• save recorded data for two years. And it's a lot of data.

  • The cockpit voice recorder records the crew's conversation and background noise.

  • By listening to the ambient sounds in a cockpit before a crash, experts can determine if a stall

  • took place, the RPMs of the engine, and the speed at which the plane was traveling.

  • When these sounds are cross- referenced with ground control conversations, they can

  • even help searchers locate a crash site. Then there's the flight data recorder. It gathers 25 hours

  • of technical data from airplane sensors, recording several thousand discrete pieces of information,

  • data that the air speed, altitude, pitch, acceleration, roll, fuel, and the list goes on and on.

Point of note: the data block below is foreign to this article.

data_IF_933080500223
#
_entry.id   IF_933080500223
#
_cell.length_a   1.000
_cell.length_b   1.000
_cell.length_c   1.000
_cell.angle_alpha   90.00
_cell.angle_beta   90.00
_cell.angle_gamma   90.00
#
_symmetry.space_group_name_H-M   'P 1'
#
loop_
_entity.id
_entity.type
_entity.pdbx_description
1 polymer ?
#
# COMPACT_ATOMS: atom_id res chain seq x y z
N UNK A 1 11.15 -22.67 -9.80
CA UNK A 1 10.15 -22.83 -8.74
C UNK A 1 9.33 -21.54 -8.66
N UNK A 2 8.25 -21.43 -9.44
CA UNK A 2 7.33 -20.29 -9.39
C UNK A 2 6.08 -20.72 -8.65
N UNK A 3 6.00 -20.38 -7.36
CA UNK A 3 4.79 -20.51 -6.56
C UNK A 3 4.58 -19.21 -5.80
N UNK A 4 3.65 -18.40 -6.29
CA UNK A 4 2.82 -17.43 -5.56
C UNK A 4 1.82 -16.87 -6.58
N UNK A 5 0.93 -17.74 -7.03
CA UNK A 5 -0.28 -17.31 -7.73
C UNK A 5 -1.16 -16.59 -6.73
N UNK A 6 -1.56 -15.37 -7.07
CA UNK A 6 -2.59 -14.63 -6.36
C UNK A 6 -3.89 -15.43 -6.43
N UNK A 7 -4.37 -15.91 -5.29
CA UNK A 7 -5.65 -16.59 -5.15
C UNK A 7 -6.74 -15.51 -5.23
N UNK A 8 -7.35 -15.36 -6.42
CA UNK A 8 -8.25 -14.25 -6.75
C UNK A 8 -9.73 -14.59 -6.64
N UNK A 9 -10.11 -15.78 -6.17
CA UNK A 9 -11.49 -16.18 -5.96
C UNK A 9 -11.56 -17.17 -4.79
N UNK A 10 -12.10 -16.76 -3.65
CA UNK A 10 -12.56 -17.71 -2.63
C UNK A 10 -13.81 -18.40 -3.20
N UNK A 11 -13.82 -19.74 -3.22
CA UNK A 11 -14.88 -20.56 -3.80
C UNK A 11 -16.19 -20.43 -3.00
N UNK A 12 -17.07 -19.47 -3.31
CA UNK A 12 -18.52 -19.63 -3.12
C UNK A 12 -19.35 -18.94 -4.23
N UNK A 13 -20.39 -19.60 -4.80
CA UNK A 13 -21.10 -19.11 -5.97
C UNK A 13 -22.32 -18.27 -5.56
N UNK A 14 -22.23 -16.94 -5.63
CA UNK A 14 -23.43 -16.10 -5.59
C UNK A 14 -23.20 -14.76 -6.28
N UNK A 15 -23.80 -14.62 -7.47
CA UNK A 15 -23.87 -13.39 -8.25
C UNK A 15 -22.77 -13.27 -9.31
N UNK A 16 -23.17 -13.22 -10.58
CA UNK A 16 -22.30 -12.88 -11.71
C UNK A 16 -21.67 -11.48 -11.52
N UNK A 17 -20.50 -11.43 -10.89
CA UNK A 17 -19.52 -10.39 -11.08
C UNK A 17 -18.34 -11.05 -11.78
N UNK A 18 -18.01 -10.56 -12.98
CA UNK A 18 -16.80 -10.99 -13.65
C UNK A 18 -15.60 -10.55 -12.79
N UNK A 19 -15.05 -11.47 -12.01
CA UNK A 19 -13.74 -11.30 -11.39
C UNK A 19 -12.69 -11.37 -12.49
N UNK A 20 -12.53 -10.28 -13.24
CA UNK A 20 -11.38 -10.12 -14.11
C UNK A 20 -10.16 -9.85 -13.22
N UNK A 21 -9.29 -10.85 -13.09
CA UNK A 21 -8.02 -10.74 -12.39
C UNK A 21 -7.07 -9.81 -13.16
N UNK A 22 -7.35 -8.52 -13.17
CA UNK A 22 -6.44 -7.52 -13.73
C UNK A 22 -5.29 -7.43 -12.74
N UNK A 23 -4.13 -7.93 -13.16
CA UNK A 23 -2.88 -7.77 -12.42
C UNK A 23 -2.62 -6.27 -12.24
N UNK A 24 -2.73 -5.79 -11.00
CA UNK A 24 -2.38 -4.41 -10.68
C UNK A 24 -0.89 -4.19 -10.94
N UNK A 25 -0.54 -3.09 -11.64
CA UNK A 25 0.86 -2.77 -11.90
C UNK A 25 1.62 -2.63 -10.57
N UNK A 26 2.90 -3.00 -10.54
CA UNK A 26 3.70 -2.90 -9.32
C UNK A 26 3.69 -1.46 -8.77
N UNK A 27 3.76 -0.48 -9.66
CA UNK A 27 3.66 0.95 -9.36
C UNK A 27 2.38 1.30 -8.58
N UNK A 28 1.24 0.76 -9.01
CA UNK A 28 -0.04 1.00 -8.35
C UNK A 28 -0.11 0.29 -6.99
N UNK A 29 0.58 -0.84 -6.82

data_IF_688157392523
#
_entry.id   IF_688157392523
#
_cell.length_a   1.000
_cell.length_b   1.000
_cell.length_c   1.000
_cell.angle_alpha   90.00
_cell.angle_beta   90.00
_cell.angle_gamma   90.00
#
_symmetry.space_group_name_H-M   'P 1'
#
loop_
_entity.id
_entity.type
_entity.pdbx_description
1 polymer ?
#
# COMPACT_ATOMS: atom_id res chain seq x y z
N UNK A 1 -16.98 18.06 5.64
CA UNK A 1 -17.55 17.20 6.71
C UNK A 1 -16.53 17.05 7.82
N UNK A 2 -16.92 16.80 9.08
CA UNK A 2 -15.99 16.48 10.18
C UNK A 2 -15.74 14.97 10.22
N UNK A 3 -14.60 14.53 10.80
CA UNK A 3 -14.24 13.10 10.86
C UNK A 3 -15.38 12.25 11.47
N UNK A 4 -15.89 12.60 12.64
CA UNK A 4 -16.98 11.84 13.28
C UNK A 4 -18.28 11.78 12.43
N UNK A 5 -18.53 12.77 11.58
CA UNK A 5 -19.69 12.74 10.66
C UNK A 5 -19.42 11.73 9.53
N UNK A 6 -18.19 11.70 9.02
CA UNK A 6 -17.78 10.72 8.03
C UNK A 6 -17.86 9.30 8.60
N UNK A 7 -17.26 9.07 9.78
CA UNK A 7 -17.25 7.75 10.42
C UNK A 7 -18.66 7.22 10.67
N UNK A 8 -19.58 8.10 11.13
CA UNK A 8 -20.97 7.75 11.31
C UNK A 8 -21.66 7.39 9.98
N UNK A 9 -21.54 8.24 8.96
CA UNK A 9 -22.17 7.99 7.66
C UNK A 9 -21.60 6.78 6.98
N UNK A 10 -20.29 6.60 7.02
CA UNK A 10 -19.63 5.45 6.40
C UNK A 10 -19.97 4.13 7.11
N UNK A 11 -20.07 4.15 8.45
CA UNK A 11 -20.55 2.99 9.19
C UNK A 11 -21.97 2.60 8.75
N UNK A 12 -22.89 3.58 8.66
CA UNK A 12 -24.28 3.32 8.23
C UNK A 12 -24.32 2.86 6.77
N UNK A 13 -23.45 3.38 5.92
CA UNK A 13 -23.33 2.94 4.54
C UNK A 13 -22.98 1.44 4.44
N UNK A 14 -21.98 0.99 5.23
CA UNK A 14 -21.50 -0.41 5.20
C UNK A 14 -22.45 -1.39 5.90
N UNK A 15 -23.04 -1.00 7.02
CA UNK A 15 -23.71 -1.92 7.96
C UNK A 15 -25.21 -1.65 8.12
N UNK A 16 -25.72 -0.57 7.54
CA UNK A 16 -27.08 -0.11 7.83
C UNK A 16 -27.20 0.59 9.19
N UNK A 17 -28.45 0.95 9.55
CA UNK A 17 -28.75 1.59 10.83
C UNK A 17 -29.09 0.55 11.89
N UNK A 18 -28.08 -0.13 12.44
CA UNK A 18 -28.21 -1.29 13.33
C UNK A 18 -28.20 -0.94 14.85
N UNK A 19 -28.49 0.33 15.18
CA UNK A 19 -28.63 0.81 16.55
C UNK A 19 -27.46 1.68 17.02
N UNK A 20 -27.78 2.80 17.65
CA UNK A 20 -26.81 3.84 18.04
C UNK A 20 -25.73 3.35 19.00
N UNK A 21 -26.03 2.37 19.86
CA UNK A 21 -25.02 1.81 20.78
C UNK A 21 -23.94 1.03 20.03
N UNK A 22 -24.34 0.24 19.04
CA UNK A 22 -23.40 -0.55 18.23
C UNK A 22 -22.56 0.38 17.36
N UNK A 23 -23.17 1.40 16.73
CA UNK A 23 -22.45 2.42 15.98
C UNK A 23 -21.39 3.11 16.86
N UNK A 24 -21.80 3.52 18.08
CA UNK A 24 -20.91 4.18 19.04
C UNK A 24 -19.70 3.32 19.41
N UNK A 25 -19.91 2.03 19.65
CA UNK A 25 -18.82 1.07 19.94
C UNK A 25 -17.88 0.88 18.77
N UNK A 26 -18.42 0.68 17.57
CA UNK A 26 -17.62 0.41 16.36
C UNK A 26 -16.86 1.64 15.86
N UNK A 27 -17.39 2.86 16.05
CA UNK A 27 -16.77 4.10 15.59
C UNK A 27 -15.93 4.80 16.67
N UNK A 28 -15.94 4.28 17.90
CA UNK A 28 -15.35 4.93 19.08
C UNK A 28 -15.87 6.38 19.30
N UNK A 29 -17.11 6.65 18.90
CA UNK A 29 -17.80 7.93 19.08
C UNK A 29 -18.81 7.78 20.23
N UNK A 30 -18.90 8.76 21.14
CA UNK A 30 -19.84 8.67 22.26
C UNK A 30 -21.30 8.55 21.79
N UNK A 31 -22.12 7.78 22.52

• But to make sense of the data, first you have to find it.

  • Not an easy thing to do when a plane crashes into the ocean. Both Black Box components

  • are outfitted with underwater locator beacons, which self activate the moment they come into

  • contact with water. They send pings once per second to signal their location, and can transmit

  • data from as deep as 20, 000 feet for up to 30 days, when their batteries then ran out. But on land,

  • there's no such pinging to help guide the search. Investigators have to sift through the

  • wreckage until they find it.

  • Our roll call schools are picked from one site, cnnstudentnews. com.

  • To make a request, click and comment where it says Roll Call. First up, from the city of Hinton,

  • Iowa, we welcome the Blackhawks. Hinton High School is here. In southwest Maine, on the U. S.

  • Atlantic coast, we come to the city of Saco. Great to see the Trojans of Thornton Academy.

  • And in southeast Asia, in the region of Hong Kong, hello to our viewers at International

  • Christian School. It's hard to find a country in the western hemisphere where the Zika virus